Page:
Balancing Between Personal Goals and Social Expectations
RACHAEL: "Did you attend the wedding on Saturday?"
IRENE: "No, I was not invited; but I am told it was a cheap wedding."
RACHAEL: "Someone told me about it. Why did she embarrass herself like that?"
IRENE: "I wonder. If what I am hearing is true, then it's such a pity."
RACHAEL: "If I was the one, I would not have agreed. If I cannot have a stylish wedding, I would rather remain single."
They were discussing Beatrice's wedding.
It had no cakes, flowers, photographs, white dress, or ceremonies - just a simple, plain exchange of vows between two people who had lived together for four years.
Earlier that morning, Beatrice, Ken, and Kathy, their four-year-old daughter, had traveled by public transport from their home in Umoja to Nairobi's City Centre.
Kathy sat on her mum's laps, and she slept most of the way.
Along the way, Beatrice and Ken exchanged notes in low tones, just to make sure everything was in place.
Once in a while, they picked phone calls - from relatives asking for directions, colleagues announcing they had arrived at church, or friends asking if there is any way they could assist.
Occasionally, they reached out to each other and hugged gently, careful not to wake up Kathy or make others uncomfortable.
The couple first met in my office when they interned in my firm six years ago. They had graduated from different universities and they were looking for someone or company to help them take their first steps in their professional lives.
They stayed for only three months, but we have remained in touch through the years.
They are some of the most brilliant interns I have ever coached. Both graduated with First Class, and they are now pursuing their PhDs.
The wedding ceremony was presided by a middle-aged priest who said he was also a lecturer and a chaplain at a public university. Before inviting the couple to take their vows, he gave a short sermon titled "I Do It for Me."
His key message was: "Don't do things to impress others. Do what makes you makes you happy, but do it within your means."
"In my job as a lecturer and a chaplain," he said, "I deal with many young people; and I can tell you the desire to impress others has become a disease that is killing many. They are under pressure to look a certain way, dress a certain, or own certain things; but, since they don't have the means, they are forced to take shortcuts that leave them broke, sick, dead or in jail."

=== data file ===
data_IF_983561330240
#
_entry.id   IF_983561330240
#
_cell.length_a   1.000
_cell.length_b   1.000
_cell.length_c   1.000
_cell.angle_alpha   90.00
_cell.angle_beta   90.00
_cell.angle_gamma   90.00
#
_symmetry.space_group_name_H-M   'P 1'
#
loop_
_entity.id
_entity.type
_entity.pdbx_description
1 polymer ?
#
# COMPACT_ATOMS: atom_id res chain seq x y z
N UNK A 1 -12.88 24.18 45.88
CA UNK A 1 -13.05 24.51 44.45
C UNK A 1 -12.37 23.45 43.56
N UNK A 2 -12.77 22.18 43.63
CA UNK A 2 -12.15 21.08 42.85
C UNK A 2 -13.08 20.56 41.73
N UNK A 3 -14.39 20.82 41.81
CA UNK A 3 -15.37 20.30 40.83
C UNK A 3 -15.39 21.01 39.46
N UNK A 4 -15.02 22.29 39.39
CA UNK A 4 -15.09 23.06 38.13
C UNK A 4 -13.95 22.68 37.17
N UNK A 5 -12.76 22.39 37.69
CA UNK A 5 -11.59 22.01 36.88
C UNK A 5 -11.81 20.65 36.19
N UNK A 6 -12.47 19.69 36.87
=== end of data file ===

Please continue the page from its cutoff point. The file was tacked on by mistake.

As he was winding up, he asked Beatrice and Ken to stand.
"Many of you," he said, "might find this couple's wedding unusual. It is not what you are used to; but, if they are at peace with it, it doesn't matter what the rest of us think."
After he finished, the couple exchanged vows, and we were led to the church hall for the reception.
It was a very simple reception.
We were a group of about 50: Family members are close friends only; and we were served with tea, mandazis, and fruits.
Two ladies I was sharing a table started grumbling that the event was boring.
"Harusi ni chakula," one of them said. "How can they give us tea and mandazi?"
"Yes," her colleague added. "If I knew I was coming here to take tea and mandazi, I would have stayed at home."
An elderly lady who was also sharing a table with us asked them if they had listened to the pastor's message, and they said they were not in church. They came straight to the reception.
"Then I understand," responded the elderly lady. "If you were in church, then you probably would not have made those remarks."
People made speeches, and most talked about how unique the wedding was.
The couple was the last to speak.
Ken was the first to speak. He thanked us for attending their wedding, and he said Beatrice would speak on their behalf.
Beatrice also thanked us for coming, and she said if there is something we did not like, it is her to blame. She said it was her idea.
"Please accept us we are," she said. "What we have given you is all we could afford."
"We didn't want to bother people or take a loan to do a wedding."
"Ken and I had some little savings we could have used to do a bigger wedding, but we used it to buy a house a few weeks ago. We'll move in at the end of this week," she explained.